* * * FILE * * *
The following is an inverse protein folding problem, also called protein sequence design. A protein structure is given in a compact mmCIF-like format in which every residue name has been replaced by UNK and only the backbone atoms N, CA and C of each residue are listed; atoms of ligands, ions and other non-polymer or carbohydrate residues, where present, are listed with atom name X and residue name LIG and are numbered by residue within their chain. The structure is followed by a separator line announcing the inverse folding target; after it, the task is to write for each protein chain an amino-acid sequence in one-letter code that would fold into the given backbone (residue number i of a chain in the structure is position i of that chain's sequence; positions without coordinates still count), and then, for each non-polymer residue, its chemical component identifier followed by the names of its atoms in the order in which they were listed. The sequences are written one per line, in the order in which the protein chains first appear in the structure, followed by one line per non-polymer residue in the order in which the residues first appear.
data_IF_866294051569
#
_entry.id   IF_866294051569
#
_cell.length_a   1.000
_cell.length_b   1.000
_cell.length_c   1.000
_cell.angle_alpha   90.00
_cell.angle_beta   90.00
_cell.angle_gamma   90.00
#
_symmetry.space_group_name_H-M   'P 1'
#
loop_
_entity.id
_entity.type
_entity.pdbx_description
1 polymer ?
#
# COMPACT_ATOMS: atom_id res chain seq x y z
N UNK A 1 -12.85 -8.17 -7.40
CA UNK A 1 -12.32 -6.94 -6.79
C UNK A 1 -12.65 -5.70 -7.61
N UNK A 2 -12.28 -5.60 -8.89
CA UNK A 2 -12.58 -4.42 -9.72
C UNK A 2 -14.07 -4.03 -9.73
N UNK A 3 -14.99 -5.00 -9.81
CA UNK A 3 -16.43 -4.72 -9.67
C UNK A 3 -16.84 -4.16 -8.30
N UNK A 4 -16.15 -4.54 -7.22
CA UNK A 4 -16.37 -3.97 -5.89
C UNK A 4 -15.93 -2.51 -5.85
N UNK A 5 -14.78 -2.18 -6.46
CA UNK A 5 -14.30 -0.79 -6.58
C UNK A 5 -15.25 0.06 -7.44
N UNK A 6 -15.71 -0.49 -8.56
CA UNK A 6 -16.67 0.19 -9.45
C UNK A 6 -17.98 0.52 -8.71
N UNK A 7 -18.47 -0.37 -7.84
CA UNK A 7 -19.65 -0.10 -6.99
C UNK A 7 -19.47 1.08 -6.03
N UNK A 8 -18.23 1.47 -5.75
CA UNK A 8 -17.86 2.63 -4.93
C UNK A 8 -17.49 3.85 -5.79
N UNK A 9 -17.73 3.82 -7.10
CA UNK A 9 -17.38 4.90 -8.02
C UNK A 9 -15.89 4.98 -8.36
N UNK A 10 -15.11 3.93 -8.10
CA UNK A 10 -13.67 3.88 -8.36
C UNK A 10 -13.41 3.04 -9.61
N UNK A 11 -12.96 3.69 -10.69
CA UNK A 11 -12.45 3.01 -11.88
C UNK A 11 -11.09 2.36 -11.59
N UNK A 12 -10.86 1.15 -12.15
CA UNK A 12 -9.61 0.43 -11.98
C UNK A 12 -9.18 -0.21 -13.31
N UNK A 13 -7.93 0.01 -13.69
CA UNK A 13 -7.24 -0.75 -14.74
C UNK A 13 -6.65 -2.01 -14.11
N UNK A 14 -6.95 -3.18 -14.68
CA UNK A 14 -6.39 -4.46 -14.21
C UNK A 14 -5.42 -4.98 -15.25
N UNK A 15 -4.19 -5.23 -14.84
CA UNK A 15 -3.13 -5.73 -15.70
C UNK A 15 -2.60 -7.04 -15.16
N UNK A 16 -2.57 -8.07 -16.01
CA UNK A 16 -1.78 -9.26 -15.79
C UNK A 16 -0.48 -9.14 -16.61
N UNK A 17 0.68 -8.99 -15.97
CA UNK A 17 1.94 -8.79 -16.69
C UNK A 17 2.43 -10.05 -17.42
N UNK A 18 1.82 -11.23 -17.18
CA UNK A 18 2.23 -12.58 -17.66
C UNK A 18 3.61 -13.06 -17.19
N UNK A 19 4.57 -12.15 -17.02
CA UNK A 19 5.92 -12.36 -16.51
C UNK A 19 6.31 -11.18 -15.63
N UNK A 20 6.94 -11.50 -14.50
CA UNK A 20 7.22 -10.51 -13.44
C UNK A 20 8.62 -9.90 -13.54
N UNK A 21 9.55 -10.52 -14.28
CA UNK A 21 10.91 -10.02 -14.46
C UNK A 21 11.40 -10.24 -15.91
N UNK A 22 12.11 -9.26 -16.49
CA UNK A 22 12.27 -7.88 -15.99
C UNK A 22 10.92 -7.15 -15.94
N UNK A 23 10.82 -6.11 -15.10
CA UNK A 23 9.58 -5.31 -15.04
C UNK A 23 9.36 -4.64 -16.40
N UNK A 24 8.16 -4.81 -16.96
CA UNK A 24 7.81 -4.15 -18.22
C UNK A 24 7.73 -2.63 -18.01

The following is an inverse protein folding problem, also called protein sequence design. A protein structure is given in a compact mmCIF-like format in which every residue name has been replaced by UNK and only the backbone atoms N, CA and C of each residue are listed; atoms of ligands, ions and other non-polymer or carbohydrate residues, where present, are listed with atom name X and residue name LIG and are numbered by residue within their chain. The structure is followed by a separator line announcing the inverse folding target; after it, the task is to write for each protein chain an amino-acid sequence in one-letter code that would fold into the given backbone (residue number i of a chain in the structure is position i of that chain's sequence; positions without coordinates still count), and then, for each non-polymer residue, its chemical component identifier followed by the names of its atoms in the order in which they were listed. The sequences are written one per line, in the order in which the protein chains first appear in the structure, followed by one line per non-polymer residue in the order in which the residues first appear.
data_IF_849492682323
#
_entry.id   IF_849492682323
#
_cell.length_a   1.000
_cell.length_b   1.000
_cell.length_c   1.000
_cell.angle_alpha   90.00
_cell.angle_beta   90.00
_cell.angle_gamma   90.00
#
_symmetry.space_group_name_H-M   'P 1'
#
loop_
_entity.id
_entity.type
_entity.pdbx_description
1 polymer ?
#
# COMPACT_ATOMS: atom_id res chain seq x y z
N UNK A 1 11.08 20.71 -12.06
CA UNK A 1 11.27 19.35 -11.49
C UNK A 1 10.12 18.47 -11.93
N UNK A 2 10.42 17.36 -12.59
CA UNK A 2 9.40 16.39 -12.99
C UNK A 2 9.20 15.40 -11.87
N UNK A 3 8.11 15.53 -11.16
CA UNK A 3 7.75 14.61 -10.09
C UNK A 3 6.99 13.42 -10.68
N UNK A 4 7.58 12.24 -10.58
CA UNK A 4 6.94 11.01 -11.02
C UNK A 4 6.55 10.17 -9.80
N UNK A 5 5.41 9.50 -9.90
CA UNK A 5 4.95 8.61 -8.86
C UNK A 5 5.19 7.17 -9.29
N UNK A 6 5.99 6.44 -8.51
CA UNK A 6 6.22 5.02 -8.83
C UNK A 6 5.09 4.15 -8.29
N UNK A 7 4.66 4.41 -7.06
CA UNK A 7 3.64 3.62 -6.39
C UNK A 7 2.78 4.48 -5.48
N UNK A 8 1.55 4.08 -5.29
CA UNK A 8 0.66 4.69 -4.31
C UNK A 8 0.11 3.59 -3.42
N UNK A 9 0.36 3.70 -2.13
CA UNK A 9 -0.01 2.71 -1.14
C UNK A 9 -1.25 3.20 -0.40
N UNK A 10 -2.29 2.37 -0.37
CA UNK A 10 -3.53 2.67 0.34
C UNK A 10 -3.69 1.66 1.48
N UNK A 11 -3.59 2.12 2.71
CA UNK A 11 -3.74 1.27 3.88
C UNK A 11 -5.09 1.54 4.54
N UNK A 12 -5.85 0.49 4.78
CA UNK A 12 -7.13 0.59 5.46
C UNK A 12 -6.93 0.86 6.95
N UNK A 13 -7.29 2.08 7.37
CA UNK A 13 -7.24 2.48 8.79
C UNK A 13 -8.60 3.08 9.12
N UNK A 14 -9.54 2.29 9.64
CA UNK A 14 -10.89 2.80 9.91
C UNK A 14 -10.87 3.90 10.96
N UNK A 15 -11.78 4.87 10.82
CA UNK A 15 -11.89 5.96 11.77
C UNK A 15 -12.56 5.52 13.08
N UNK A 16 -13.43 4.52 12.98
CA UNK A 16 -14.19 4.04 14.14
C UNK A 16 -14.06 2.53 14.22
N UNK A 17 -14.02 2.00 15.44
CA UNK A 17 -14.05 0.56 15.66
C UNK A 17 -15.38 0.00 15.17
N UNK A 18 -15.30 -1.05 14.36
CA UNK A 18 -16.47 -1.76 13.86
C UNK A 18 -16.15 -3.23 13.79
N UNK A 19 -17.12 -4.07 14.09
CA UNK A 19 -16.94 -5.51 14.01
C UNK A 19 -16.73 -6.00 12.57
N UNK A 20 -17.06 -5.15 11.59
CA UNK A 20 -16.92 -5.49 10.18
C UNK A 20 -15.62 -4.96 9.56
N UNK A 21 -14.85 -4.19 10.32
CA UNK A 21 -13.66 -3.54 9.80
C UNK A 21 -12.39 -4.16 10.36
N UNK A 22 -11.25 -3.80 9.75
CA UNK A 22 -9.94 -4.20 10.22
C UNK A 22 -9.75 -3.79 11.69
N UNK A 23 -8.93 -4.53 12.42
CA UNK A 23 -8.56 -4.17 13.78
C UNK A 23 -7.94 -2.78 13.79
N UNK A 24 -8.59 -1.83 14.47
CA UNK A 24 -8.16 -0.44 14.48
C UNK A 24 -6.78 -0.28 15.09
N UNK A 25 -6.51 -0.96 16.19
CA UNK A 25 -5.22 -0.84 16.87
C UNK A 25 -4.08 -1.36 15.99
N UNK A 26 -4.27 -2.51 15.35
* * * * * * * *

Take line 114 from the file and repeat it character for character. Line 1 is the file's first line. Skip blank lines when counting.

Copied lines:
# COMPACT_ATOMS: atom_id res chain seq x y z